Criterion Prediction #207: Come and See, by Alexander Miller
Title: Come and See
Director: Elem Klimov
Cast: Aleksei Kravchenko, Olga Mironova, Viktor Lorents
Synopsis: When German forces invade a Belarusian village during WWII, a young man flees immediately to join the neighboring resistance fighters. After struggling to survive, he is forced to witness the systematic obliteration of a nearby village at the hands of the SS and Ukrainian collaborators.
Critique: Movies that play with the notion of real-time are curiosities work just as many times as they feel gimmicky. Then some features feel as if they’re unfurling in real-time when in fact are spanning days, weeks, or hours. This concept of real-time directing can be seen from the likes of High-Noon and Dog Day Afternoon or more recent titles like United 93. But one of the most stirring titles that come to mind after seeing Elem Klimov’s Come and See is Schindler’s List. Spielberg’s direction is at his most potent, and while the film spans years, but the docudrama approach in realizing unforgettable sections (namely the liquidation of the ghetto sequence) has the swirling tumult that is so undeniably inspired by a film like Come and See. Klimov’s jolting anti-war film has the delirium-inducing direction that’s both sobering and hypnotic, the swirling cinematography consistent with Soviet/Russian cinema at this time. In concert with the likes of Mikhail Kalatozhov, Sergei Bondarchuk, or Miklós Jancsó (despite the latter being Hungarian) Klimov’s camera moves with intuition and energy. As if the stylistic notes of The Cranes are Flying and The Red and the White evolved from the relative cultural freedoms precipitating the Perestroika era on the eve of Glasnost.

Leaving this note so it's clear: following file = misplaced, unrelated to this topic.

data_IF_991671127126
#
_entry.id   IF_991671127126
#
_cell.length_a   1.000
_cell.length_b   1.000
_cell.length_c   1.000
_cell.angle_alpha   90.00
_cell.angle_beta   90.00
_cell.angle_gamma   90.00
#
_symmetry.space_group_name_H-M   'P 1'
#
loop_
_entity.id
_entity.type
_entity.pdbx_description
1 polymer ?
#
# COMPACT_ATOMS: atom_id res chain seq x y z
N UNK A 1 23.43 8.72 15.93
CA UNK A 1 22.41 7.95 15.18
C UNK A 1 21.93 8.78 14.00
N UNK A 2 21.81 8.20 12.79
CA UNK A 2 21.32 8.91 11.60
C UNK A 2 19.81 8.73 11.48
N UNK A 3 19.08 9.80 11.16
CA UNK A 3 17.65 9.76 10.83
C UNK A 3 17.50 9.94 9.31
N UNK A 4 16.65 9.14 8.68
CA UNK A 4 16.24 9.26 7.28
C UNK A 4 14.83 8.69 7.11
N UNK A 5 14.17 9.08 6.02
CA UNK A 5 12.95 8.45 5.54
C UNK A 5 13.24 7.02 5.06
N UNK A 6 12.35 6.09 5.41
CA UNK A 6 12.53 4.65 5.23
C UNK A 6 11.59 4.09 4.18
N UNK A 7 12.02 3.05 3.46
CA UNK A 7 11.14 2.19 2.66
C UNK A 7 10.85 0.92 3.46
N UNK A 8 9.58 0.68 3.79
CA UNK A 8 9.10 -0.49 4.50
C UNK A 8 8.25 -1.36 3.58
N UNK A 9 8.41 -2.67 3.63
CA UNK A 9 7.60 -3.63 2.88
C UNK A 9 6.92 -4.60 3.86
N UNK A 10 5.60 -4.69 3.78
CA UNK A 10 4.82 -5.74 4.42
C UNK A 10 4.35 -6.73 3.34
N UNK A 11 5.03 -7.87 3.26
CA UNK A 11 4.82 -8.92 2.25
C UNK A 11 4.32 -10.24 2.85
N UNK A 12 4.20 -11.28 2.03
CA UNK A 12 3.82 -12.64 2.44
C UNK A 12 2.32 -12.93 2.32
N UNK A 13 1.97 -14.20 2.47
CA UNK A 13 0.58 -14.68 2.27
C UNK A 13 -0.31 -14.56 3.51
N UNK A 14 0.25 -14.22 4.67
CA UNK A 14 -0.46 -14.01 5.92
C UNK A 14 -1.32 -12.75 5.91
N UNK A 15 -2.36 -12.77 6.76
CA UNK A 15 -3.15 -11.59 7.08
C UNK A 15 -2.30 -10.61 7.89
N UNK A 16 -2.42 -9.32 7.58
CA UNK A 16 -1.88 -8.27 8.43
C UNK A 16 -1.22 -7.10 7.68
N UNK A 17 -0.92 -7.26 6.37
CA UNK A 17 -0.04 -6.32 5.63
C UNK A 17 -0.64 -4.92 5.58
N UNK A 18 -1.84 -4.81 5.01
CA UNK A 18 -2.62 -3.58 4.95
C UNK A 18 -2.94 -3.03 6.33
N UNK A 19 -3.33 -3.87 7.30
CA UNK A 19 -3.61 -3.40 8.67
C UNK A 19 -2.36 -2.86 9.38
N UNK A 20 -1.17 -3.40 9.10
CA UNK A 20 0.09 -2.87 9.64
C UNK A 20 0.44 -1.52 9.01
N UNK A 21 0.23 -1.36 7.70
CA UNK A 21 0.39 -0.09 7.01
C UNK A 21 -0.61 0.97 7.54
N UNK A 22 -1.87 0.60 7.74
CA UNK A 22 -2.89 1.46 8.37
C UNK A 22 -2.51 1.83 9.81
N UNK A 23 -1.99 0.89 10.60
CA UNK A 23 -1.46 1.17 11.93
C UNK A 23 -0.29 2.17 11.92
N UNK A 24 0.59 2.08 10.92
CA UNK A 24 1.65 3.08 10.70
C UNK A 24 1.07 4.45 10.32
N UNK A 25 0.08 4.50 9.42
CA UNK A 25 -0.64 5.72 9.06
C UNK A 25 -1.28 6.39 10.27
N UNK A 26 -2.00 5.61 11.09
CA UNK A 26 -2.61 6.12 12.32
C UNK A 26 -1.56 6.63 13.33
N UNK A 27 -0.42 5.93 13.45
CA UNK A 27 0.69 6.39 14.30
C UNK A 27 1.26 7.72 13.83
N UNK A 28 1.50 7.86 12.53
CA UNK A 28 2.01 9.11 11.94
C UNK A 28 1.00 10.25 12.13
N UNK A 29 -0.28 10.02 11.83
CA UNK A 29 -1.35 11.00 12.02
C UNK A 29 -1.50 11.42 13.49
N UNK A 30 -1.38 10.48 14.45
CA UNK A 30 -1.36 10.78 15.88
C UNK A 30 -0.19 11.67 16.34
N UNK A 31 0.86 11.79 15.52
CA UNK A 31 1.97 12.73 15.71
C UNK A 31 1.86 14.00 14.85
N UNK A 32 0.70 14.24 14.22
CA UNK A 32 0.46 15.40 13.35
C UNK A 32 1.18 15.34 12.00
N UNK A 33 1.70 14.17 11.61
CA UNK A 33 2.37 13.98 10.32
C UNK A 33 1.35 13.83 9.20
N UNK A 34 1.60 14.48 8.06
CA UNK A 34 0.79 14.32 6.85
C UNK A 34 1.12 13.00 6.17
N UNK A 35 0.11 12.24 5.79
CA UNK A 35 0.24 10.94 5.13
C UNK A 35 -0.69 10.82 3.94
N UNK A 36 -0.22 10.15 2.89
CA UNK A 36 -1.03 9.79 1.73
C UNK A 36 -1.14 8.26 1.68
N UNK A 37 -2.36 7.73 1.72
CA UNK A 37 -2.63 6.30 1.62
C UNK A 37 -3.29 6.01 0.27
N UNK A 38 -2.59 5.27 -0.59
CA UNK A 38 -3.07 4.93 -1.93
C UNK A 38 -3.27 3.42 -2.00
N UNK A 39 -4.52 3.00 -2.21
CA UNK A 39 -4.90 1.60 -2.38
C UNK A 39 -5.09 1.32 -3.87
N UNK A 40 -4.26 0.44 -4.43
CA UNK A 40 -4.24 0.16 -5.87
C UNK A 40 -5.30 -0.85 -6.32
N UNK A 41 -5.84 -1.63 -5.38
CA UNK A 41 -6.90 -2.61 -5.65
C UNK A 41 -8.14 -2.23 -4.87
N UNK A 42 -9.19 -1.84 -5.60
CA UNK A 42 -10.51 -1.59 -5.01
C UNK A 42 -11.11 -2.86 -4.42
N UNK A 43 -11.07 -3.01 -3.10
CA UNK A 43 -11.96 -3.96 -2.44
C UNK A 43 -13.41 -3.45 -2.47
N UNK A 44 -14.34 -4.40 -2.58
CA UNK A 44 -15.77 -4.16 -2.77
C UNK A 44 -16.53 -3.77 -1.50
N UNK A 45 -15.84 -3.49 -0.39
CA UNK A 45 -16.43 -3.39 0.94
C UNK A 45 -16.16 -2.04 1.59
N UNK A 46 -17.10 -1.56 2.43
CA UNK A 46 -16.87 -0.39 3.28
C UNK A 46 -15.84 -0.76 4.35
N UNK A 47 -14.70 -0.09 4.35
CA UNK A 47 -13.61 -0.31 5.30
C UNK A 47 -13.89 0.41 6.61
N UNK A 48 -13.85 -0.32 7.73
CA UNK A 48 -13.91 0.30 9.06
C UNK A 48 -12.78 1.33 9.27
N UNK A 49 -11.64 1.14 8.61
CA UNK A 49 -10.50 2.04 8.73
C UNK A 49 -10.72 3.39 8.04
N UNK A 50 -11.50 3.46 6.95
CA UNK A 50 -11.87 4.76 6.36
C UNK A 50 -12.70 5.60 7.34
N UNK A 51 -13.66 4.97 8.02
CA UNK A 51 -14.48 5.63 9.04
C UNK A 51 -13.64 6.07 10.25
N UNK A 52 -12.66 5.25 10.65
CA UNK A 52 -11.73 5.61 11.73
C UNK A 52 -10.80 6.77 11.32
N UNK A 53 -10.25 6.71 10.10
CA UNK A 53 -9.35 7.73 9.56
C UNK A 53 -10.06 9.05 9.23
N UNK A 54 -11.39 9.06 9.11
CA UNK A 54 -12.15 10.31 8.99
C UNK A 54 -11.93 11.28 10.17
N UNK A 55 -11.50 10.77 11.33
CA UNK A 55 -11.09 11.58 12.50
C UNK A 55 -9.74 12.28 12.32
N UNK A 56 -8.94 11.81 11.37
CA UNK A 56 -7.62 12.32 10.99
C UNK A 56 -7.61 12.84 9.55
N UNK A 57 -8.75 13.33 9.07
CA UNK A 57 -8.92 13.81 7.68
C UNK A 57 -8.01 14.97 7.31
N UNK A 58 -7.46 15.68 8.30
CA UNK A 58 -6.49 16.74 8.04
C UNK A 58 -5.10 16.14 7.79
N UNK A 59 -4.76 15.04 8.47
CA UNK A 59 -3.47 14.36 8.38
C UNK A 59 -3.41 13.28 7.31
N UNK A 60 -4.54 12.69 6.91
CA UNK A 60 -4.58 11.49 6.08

Perhaps the reforms posed by Gorbachev’s administration aren’t so much the spark that begets the films incendiary tone. But the looming shadow of fascism that is declaratively denounced throughout the movie, especially the jarring final montage — making brilliant use of archival footage and photographs of the Nazi Party, Hitler, and victims of their genocide. Unrelenting and rousing with visceral energy, Come and See is one of the finest condemnations of totalitarianism committed to film.
Why it Belongs in the Collection: For the longest time, Come and See was a title directly associate with Kino Video’s early DVD catalogue. But recently there are rumors of Elem Klimov’s cinema coming to The Criterion Collection, with movies such as Adventures of a Dentist, Welcome, or No Trespassing, and of course Come and See. With the latter Klimov feature being one of his most well-known, it would make sense if we saw this come to The Criterion Collection.